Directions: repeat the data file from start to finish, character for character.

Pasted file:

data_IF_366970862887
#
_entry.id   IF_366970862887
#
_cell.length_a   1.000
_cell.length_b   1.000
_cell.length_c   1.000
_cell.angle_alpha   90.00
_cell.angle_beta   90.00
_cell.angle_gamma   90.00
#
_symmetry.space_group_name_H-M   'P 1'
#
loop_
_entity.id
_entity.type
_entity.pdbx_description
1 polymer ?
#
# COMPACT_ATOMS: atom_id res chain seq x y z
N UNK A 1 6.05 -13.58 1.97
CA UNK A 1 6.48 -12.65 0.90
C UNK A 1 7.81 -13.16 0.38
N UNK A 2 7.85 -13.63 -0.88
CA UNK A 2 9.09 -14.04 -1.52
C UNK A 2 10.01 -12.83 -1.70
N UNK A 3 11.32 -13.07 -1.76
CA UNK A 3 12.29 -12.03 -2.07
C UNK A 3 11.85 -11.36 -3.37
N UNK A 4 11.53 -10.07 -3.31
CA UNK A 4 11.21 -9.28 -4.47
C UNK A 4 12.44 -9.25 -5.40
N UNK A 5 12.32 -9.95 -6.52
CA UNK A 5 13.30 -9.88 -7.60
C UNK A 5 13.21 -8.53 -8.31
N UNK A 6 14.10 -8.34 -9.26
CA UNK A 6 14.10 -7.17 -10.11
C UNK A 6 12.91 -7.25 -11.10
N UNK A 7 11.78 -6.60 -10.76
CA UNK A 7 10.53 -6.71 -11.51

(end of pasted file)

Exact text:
data_IF_366970862887
#
_entry.id   IF_366970862887
#
_cell.length_a   1.000
_cell.length_b   1.000
_cell.length_c   1.000
_cell.angle_alpha   90.00
_cell.angle_beta   90.00
_cell.angle_gamma   90.00
#
_symmetry.space_group_name_H-M   'P 1'
#
loop_
_entity.id
_entity.type
_entity.pdbx_description
1 polymer ?
#
# COMPACT_ATOMS: atom_id res chain seq x y z
N UNK A 1 6.05 -13.58 1.97
CA UNK A 1 6.48 -12.65 0.90
C UNK A 1 7.81 -13.16 0.38
N UNK A 2 7.85 -13.63 -0.88
CA UNK A 2 9.09 -14.04 -1.52
C UNK A 2 10.01 -12.83 -1.70
N UNK A 3 11.32 -13.07 -1.76
CA UNK A 3 12.29 -12.03 -2.07
C UNK A 3 11.85 -11.36 -3.37
N UNK A 4 11.53 -10.07 -3.31
CA UNK A 4 11.21 -9.28 -4.47
C UNK A 4 12.44 -9.25 -5.40
N UNK A 5 12.32 -9.95 -6.52
CA UNK A 5 13.30 -9.88 -7.60
C UNK A 5 13.21 -8.53 -8.31
N UNK A 6 14.10 -8.34 -9.26
CA UNK A 6 14.10 -7.17 -10.11
C UNK A 6 12.91 -7.25 -11.10
N UNK A 7 11.78 -6.60 -10.76
CA UNK A 7 10.53 -6.71 -11.51